Trying to switch accounts to my newly created account I get a black screen and then it takes me back to the main login screen after entering the correct password.

Upon logging into my previously existing account I get:

"System Program Problem Detected"


Executable path /usr/bin/Xorg

Package: xserver-xorg-core 2:1.11.4-0ubuntu10.1

Details: Crash
... (tons more, but no way to copy paste or save)

When I try to su

su -l penner

I get:

No directory, logging in with HOME=/

I manually created the home directory and this error goes away but still no luck with the login. Seems something has gone wrong with the user creation? How can I correct this?

  • How did you create the user account? Did you do it from the gui, or from command line? If you do it from command line, you need to be aware that adduser and useradd do things very differently. Also, it kinda seems like the files from /etc/skel weren't copied over. Could you please ls -al on your home dir and in the new user's dir so we can see what's going on?
    – SuperMatt
    Jul 5, 2012 at 9:49

3 Answers 3


If you created the user account with useradd, you have to set up everything for it manually. This is why, when creating user accounts from the command-line, it is recommended to use adduser in Ubuntu (and Debian, and other Debian-based systems) instead. You might just want to remove the user with userdel or deluser and recreate it with adduser. Otherwise...

Fixing the Home Directory Location

If you want to keep the user account and fix the problem, then you need to look at:

  • the name of the home directory the user account is actually configured for
  • the name of the directory you actually created

These must be exactly the same. The error message you get with su -l penner is telling you that they are not the same.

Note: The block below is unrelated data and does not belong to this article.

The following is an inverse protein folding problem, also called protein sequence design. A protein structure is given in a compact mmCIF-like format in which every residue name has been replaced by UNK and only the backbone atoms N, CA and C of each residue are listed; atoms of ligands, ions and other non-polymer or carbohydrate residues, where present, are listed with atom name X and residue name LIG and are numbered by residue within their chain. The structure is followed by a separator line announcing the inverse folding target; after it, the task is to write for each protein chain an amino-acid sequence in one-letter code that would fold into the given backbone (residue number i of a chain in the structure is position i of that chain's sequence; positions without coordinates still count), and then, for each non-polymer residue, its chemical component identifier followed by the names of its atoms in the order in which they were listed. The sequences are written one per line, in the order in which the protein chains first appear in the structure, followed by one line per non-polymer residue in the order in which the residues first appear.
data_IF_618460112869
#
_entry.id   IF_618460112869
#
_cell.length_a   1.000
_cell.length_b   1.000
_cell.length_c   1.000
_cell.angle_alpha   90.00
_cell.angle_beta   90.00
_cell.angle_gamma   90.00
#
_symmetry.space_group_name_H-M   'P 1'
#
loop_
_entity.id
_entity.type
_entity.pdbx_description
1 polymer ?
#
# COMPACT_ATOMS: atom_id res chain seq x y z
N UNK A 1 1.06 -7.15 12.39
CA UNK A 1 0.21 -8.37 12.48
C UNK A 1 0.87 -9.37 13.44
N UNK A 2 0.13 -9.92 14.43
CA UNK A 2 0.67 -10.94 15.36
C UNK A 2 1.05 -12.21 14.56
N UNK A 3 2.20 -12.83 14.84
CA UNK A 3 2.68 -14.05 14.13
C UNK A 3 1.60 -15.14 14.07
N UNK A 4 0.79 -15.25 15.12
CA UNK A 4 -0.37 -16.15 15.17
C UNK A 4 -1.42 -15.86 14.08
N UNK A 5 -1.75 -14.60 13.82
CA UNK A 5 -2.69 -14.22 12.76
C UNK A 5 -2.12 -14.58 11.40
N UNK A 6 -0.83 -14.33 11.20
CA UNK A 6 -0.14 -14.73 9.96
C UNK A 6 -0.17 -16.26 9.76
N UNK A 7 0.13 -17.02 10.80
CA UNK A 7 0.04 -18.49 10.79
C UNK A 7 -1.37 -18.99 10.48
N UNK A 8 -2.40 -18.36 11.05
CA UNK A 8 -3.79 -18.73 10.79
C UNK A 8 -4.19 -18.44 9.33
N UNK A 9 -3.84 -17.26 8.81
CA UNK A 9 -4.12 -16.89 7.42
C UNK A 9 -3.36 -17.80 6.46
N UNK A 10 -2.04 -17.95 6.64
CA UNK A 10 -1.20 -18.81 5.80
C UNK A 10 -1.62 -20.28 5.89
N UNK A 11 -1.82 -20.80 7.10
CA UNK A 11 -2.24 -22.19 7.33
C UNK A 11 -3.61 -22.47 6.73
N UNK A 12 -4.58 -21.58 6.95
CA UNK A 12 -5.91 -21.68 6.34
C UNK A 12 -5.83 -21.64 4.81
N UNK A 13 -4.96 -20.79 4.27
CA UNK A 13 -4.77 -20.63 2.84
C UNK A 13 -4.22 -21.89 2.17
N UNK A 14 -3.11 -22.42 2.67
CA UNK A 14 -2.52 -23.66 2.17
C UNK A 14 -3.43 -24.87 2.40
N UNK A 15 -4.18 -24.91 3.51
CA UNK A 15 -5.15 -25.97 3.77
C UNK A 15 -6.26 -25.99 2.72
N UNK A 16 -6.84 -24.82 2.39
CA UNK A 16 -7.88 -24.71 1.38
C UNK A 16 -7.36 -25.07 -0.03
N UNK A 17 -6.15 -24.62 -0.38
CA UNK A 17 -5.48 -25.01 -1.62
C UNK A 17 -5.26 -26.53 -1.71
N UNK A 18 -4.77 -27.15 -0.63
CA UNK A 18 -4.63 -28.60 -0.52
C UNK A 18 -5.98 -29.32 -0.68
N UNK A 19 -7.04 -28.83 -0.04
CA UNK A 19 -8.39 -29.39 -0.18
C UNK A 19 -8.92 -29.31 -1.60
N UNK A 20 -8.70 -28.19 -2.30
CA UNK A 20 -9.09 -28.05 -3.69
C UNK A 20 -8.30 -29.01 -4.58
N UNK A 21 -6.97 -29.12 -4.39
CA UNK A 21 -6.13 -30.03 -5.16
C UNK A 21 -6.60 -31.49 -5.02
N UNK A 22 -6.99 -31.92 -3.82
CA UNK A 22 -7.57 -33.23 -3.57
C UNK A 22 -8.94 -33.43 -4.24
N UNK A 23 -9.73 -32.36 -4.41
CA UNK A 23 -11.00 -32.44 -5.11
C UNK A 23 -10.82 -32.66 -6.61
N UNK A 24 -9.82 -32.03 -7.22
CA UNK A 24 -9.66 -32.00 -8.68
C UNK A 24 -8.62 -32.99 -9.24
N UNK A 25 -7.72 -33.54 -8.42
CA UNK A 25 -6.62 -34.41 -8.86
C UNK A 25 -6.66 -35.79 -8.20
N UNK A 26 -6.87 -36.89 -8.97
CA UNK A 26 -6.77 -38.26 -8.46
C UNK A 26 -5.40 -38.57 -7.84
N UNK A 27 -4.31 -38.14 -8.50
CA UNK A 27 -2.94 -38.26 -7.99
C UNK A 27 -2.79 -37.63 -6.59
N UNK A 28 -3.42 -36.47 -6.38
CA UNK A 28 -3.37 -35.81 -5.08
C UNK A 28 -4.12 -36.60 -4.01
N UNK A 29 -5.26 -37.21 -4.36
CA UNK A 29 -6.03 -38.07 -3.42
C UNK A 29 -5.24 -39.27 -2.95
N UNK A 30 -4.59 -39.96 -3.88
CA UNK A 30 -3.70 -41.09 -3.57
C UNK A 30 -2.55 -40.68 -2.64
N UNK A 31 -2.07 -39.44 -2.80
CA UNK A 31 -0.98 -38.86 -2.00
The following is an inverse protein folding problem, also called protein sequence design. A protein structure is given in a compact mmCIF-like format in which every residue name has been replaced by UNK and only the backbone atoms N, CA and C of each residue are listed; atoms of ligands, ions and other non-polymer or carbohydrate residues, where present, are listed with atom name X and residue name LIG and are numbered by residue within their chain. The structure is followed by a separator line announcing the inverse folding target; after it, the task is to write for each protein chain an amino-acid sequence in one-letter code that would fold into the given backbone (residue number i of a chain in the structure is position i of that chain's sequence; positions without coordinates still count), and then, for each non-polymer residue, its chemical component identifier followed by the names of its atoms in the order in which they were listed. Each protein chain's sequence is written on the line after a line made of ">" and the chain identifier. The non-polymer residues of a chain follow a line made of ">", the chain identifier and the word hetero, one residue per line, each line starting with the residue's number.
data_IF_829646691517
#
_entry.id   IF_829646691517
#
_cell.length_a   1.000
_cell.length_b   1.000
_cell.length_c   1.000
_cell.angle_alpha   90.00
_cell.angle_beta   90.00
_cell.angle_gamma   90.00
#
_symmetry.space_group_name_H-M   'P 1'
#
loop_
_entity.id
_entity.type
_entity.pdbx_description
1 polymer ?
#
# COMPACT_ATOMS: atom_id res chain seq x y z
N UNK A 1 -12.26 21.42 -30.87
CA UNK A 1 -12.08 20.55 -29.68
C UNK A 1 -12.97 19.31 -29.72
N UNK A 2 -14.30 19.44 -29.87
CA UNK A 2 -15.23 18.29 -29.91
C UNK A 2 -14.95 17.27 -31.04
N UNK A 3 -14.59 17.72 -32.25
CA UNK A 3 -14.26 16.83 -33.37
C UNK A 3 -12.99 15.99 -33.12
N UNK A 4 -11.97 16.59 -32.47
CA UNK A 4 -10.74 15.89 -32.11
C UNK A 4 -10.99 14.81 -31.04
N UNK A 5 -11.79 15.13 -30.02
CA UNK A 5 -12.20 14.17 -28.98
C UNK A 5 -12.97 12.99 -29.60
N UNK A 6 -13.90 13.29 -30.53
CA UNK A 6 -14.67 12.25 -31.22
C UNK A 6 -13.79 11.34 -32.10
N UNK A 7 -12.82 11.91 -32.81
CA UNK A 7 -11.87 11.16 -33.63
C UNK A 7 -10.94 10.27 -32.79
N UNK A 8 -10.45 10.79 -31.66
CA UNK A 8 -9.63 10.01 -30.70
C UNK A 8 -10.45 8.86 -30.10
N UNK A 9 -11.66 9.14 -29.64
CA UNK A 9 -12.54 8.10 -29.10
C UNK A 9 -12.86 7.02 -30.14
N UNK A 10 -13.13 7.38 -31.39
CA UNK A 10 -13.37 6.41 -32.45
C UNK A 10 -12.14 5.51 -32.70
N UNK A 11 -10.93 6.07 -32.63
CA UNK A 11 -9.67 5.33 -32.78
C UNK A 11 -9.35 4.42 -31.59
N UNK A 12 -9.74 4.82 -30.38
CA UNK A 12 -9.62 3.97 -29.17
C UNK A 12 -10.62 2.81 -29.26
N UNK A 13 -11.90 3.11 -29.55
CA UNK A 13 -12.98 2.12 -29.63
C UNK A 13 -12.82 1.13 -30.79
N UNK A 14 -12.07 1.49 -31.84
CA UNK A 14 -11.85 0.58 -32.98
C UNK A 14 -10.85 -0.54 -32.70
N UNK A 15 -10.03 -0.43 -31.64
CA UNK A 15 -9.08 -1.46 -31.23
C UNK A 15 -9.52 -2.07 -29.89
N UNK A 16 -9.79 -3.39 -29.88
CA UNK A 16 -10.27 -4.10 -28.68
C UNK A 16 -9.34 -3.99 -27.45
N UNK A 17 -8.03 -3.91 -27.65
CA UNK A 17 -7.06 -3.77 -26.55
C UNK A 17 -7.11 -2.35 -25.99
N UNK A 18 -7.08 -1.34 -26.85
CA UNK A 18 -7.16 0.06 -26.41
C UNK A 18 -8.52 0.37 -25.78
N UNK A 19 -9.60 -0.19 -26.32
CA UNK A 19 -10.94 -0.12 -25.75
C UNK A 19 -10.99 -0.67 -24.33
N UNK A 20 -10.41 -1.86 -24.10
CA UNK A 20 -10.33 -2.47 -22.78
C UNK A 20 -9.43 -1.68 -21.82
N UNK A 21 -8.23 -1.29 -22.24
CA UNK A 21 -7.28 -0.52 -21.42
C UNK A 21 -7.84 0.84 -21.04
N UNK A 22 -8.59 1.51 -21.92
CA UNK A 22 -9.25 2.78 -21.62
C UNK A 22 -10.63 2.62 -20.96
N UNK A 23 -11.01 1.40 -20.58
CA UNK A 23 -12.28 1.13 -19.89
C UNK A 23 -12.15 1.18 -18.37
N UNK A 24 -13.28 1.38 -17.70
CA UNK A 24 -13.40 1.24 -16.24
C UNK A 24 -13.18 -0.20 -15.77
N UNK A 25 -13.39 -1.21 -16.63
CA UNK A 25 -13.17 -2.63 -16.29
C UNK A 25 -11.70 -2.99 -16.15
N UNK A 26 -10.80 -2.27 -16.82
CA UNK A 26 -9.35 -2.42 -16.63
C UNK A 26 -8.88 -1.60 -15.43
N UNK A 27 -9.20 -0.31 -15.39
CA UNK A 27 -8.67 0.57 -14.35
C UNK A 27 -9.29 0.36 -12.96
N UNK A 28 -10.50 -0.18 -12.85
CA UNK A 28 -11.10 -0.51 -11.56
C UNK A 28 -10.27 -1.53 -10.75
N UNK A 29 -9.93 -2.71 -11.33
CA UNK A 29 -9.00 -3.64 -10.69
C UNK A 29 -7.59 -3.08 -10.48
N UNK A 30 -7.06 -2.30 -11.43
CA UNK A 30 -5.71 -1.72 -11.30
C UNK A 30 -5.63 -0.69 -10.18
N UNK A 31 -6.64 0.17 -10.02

To check the home directory the user account is actually configured for, run this command (see man 5 passwd and man grep for more information):

grep penner /etc/passwd

You should see a line like this:

penner:x:1000:1000:Eliah Kagan,,,:/home/penner:/bin/bash

That is, the sixth :-separated field (after the fifth :) contains the home directory. If it's not /home/penner, it should be. If the directory you created for the user is not /home/penner, it should be, too. If the two directories are the same but neither one is /home/penner, then that might theoretically work, but you should make them both /home/penner, because lots of software assumes that all non-root users' home directories are /home/username.

You can change penner's home directory to /home/penner by running this command:

sudo usermod -d /home/penner penner

Ensuring it is a Directory, and that the User Has Access

If (or once) the names are both /home/penner, you should also make sure that the user has access to their own home directory. Run:

ls -ld /home/penner

You should see something that looks like this (though the date and time will be different):

drwxr-xr-x 43 penner penner 4096 2012-07-03 06:41 /home/penner

If instead of drwxr-xr-x, you have something that starts with - rather than d, then you created a file rather than a directory. Delete the file and make a directory there instead.

If instead of the first penner you have something else, then the user doesn't own their home directory, so make them own it:

sudo chown penner /home/penner